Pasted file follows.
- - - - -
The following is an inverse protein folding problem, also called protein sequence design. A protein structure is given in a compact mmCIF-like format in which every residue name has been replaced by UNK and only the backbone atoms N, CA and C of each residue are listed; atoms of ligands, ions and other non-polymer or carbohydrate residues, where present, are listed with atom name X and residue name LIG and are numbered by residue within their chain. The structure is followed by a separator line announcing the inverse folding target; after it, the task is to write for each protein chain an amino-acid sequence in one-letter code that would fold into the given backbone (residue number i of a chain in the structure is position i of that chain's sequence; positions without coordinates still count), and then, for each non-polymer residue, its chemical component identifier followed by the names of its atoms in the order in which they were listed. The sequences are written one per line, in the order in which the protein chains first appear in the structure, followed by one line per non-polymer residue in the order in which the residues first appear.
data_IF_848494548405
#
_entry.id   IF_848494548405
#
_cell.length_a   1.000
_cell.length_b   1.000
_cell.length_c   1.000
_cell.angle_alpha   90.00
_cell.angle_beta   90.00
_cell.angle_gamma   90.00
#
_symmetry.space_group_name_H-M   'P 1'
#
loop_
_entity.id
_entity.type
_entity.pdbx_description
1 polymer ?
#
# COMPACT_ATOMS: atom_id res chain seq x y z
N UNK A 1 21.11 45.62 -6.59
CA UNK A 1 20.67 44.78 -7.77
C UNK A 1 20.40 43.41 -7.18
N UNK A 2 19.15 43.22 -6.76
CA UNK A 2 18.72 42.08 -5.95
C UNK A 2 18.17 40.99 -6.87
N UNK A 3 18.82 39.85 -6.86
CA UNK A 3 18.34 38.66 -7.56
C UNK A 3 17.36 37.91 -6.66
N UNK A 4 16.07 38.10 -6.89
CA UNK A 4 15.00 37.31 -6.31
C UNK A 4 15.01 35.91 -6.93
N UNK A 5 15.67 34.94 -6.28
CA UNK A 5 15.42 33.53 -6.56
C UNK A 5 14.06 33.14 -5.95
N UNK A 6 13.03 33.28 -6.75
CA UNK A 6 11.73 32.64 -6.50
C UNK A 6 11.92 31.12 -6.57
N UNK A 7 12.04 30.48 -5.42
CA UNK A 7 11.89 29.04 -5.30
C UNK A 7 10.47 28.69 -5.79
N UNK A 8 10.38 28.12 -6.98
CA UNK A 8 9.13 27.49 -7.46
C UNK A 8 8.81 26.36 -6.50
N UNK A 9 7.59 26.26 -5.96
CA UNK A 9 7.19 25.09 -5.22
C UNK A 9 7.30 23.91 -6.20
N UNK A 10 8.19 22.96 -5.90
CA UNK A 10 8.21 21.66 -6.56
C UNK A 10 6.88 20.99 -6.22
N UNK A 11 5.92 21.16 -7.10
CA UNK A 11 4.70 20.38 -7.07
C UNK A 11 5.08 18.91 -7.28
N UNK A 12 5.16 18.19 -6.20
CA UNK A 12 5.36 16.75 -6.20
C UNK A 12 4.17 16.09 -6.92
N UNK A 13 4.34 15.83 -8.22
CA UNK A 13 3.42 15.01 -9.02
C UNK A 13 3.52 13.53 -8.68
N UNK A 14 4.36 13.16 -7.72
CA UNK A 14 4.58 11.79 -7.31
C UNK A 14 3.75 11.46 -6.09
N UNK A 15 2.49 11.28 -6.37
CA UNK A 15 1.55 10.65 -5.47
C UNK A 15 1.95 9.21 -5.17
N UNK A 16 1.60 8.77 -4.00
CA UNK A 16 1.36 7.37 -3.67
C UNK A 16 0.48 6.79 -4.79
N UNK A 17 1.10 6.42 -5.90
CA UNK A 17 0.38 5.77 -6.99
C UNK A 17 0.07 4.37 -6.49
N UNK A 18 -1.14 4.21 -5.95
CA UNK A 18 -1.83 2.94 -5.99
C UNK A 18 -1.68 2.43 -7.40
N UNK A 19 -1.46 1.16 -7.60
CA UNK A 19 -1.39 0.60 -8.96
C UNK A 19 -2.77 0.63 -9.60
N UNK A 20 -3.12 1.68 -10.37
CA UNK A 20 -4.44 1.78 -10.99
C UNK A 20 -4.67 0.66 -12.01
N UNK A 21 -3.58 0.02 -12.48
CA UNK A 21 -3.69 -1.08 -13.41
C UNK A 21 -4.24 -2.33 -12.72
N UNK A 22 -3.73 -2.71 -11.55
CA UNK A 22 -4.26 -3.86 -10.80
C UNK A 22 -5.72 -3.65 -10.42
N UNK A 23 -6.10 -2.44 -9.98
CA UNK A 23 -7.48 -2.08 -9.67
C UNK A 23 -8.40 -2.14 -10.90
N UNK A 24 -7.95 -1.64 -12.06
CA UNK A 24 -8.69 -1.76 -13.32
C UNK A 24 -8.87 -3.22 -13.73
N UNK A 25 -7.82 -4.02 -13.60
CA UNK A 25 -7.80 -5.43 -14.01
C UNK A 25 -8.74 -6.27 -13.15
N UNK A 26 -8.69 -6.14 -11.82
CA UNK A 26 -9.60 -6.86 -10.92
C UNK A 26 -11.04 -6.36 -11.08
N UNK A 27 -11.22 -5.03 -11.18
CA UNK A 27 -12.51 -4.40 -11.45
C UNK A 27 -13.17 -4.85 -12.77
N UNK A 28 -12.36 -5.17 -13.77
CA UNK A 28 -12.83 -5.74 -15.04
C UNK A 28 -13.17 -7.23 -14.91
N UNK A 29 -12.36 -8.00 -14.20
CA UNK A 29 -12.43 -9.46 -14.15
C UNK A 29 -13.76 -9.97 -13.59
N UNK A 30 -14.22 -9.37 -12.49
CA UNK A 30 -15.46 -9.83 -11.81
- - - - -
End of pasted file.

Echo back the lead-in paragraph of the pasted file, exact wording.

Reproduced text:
The following is an inverse protein folding problem, also called protein sequence design. A protein structure is given in a compact mmCIF-like format in which every residue name has been replaced by UNK and only the backbone atoms N, CA and C of each residue are listed; atoms of ligands, ions and other non-polymer or carbohydrate residues, where present, are listed with atom name X and residue name LIG and are numbered by residue within their chain. The structure is followed by a separator line announcing the inverse folding target; after it, the task is to write for each protein chain an amino-acid sequence in one-letter code that would fold into the given backbone (residue number i of a chain in the structure is position i of that chain's sequence; positions without coordinates still count), and then, for each non-polymer residue, its chemical component identifier followed by the names of its atoms in the order in which they were listed. The sequences are written one per line, in the order in which the protein chains first appear in the structure, followed by one line per non-polymer residue in the order in which the residues first appear.